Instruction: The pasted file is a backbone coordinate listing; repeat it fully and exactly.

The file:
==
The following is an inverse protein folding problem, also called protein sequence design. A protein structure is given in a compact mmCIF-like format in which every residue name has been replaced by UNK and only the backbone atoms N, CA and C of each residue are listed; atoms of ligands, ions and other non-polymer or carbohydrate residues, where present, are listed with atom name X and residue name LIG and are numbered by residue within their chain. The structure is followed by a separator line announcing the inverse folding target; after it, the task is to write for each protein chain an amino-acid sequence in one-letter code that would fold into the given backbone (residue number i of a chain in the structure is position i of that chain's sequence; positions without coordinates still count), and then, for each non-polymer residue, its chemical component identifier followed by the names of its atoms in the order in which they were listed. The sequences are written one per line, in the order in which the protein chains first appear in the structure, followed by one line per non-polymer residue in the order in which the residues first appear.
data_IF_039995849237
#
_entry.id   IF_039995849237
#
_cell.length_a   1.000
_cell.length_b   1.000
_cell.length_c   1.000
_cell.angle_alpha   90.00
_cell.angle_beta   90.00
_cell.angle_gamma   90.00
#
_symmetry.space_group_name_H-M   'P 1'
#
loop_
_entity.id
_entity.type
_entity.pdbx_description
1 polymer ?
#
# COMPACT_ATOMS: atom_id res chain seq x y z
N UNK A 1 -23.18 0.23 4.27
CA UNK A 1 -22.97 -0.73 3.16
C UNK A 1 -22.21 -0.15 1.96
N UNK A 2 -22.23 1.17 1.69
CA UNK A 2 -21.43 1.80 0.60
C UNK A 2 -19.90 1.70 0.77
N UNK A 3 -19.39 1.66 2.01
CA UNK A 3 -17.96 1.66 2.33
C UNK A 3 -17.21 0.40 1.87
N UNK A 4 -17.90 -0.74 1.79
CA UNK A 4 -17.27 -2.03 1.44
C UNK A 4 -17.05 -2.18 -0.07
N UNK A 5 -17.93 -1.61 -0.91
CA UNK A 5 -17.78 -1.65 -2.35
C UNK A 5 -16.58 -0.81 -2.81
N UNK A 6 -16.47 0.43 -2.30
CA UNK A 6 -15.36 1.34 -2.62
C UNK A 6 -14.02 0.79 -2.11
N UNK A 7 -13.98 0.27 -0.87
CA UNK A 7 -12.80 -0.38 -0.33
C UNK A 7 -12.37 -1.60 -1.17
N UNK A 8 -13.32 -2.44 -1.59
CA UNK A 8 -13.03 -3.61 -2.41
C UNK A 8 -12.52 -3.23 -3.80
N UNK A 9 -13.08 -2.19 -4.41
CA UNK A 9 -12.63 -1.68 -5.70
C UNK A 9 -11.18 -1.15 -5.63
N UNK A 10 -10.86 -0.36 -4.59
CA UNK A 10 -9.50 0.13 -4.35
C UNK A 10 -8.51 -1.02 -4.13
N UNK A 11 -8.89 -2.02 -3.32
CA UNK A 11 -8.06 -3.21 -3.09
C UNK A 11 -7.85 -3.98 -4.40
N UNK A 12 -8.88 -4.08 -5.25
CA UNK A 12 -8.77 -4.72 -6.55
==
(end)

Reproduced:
The following is an inverse protein folding problem, also called protein sequence design. A protein structure is given in a compact mmCIF-like format in which every residue name has been replaced by UNK and only the backbone atoms N, CA and C of each residue are listed; atoms of ligands, ions and other non-polymer or carbohydrate residues, where present, are listed with atom name X and residue name LIG and are numbered by residue within their chain. The structure is followed by a separator line announcing the inverse folding target; after it, the task is to write for each protein chain an amino-acid sequence in one-letter code that would fold into the given backbone (residue number i of a chain in the structure is position i of that chain's sequence; positions without coordinates still count), and then, for each non-polymer residue, its chemical component identifier followed by the names of its atoms in the order in which they were listed. The sequences are written one per line, in the order in which the protein chains first appear in the structure, followed by one line per non-polymer residue in the order in which the residues first appear.
data_IF_039995849237
#
_entry.id   IF_039995849237
#
_cell.length_a   1.000
_cell.length_b   1.000
_cell.length_c   1.000
_cell.angle_alpha   90.00
_cell.angle_beta   90.00
_cell.angle_gamma   90.00
#
_symmetry.space_group_name_H-M   'P 1'
#
loop_
_entity.id
_entity.type
_entity.pdbx_description
1 polymer ?
#
# COMPACT_ATOMS: atom_id res chain seq x y z
N UNK A 1 -23.18 0.23 4.27
CA UNK A 1 -22.97 -0.73 3.16
C UNK A 1 -22.21 -0.15 1.96
N UNK A 2 -22.23 1.17 1.69
CA UNK A 2 -21.43 1.80 0.60
C UNK A 2 -19.90 1.70 0.77
N UNK A 3 -19.39 1.66 2.01
CA UNK A 3 -17.96 1.66 2.33
C UNK A 3 -17.21 0.40 1.87
N UNK A 4 -17.90 -0.74 1.79
CA UNK A 4 -17.27 -2.03 1.44
C UNK A 4 -17.05 -2.18 -0.07
N UNK A 5 -17.93 -1.61 -0.91
CA UNK A 5 -17.78 -1.65 -2.35
C UNK A 5 -16.58 -0.81 -2.81
N UNK A 6 -16.47 0.43 -2.30
CA UNK A 6 -15.36 1.34 -2.62
C UNK A 6 -14.02 0.79 -2.11
N UNK A 7 -13.98 0.27 -0.87
CA UNK A 7 -12.80 -0.38 -0.33
C UNK A 7 -12.37 -1.60 -1.17
N UNK A 8 -13.32 -2.44 -1.59
CA UNK A 8 -13.03 -3.61 -2.41
C UNK A 8 -12.52 -3.23 -3.80
N UNK A 9 -13.08 -2.19 -4.41
CA UNK A 9 -12.63 -1.68 -5.70
C UNK A 9 -11.18 -1.15 -5.63
N UNK A 10 -10.86 -0.36 -4.59
CA UNK A 10 -9.50 0.13 -4.35
C UNK A 10 -8.51 -1.02 -4.13
N UNK A 11 -8.89 -2.02 -3.32
CA UNK A 11 -8.06 -3.21 -3.09
C UNK A 11 -7.85 -3.98 -4.40
N UNK A 12 -8.88 -4.08 -5.25
CA UNK A 12 -8.77 -4.72 -6.55